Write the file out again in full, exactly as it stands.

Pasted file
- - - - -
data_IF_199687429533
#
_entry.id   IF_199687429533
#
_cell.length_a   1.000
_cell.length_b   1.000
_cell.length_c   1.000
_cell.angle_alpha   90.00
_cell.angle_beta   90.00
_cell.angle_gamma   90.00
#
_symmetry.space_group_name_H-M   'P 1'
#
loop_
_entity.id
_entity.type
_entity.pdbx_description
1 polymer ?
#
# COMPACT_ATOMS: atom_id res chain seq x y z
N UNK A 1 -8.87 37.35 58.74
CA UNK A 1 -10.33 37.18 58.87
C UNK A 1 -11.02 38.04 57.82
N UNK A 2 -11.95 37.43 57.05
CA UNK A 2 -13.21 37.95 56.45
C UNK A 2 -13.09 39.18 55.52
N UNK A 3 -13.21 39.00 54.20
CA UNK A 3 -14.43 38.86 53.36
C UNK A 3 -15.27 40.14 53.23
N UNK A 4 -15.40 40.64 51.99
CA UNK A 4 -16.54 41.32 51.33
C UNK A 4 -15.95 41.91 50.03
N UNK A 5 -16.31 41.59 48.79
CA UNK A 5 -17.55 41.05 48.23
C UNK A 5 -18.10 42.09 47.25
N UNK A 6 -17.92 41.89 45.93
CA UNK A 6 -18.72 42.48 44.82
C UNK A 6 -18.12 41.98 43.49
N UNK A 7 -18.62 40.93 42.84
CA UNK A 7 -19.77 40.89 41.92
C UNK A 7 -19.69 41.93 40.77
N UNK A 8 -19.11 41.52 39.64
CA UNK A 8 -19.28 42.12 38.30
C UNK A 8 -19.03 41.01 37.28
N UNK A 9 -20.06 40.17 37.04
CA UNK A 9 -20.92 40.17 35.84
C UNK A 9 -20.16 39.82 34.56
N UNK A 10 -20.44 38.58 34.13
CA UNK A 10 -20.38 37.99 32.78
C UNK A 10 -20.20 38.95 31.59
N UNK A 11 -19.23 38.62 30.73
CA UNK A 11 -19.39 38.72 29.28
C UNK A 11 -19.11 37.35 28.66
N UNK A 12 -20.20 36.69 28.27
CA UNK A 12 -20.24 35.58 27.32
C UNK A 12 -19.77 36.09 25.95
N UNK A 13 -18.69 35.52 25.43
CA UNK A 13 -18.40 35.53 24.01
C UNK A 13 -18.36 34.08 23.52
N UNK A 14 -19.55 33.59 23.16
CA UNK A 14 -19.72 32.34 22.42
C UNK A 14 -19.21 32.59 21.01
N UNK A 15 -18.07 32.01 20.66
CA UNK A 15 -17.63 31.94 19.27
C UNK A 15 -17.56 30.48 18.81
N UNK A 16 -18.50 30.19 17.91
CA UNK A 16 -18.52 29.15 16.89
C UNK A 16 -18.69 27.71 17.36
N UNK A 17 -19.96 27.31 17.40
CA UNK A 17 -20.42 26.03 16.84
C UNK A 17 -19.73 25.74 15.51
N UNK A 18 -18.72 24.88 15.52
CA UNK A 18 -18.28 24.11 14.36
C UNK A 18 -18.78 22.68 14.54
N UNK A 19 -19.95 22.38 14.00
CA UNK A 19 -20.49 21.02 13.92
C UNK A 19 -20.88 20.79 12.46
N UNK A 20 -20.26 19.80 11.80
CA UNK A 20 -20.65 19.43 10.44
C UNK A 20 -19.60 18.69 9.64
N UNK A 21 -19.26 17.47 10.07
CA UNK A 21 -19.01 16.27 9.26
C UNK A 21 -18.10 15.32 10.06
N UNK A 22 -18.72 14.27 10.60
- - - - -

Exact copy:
data_IF_199687429533
#
_entry.id   IF_199687429533
#
_cell.length_a   1.000
_cell.length_b   1.000
_cell.length_c   1.000
_cell.angle_alpha   90.00
_cell.angle_beta   90.00
_cell.angle_gamma   90.00
#
_symmetry.space_group_name_H-M   'P 1'
#
loop_
_entity.id
_entity.type
_entity.pdbx_description
1 polymer ?
#
# COMPACT_ATOMS: atom_id res chain seq x y z
N UNK A 1 -8.87 37.35 58.74
CA UNK A 1 -10.33 37.18 58.87
C UNK A 1 -11.02 38.04 57.82
N UNK A 2 -11.95 37.43 57.05
CA UNK A 2 -13.21 37.95 56.45
C UNK A 2 -13.09 39.18 55.52
N UNK A 3 -13.21 39.00 54.20
CA UNK A 3 -14.43 38.86 53.36
C UNK A 3 -15.27 40.14 53.23
N UNK A 4 -15.40 40.64 51.99
CA UNK A 4 -16.54 41.32 51.33
C UNK A 4 -15.95 41.91 50.03
N UNK A 5 -16.31 41.59 48.79
CA UNK A 5 -17.55 41.05 48.23
C UNK A 5 -18.10 42.09 47.25
N UNK A 6 -17.92 41.89 45.93
CA UNK A 6 -18.72 42.48 44.82
C UNK A 6 -18.12 41.98 43.49
N UNK A 7 -18.62 40.93 42.84
CA UNK A 7 -19.77 40.89 41.92
C UNK A 7 -19.69 41.93 40.77
N UNK A 8 -19.11 41.52 39.64
CA UNK A 8 -19.28 42.12 38.30
C UNK A 8 -19.03 41.01 37.28
N UNK A 9 -20.06 40.17 37.04
CA UNK A 9 -20.92 40.17 35.84
C UNK A 9 -20.16 39.82 34.56
N UNK A 10 -20.44 38.58 34.13
CA UNK A 10 -20.38 37.99 32.78
C UNK A 10 -20.20 38.95 31.59
N UNK A 11 -19.23 38.62 30.73
CA UNK A 11 -19.39 38.72 29.28
C UNK A 11 -19.11 37.35 28.66
N UNK A 12 -20.20 36.69 28.27
CA UNK A 12 -20.24 35.58 27.32
C UNK A 12 -19.77 36.09 25.95
N UNK A 13 -18.69 35.52 25.43
CA UNK A 13 -18.40 35.53 24.01
C UNK A 13 -18.36 34.08 23.52
N UNK A 14 -19.55 33.59 23.16
CA UNK A 14 -19.72 32.34 22.42
C UNK A 14 -19.21 32.59 21.01
N UNK A 15 -18.07 32.01 20.66
CA UNK A 15 -17.63 31.94 19.27
C UNK A 15 -17.56 30.48 18.81
N UNK A 16 -18.50 30.19 17.91
CA UNK A 16 -18.52 29.15 16.89
C UNK A 16 -18.69 27.71 17.36
N UNK A 17 -19.96 27.31 17.40
CA UNK A 17 -20.42 26.03 16.84
C UNK A 17 -19.73 25.74 15.51
N UNK A 18 -18.72 24.88 15.52
CA UNK A 18 -18.28 24.11 14.36
C UNK A 18 -18.78 22.68 14.54
N UNK A 19 -19.95 22.38 14.00
CA UNK A 19 -20.49 21.02 13.92
C UNK A 19 -20.88 20.79 12.46
N UNK A 20 -20.26 19.80 11.80
CA UNK A 20 -20.65 19.43 10.44
C UNK A 20 -19.60 18.69 9.64
N UNK A 21 -19.26 17.47 10.07
CA UNK A 21 -19.01 16.27 9.26
C UNK A 21 -18.10 15.32 10.06
N UNK A 22 -18.72 14.27 10.60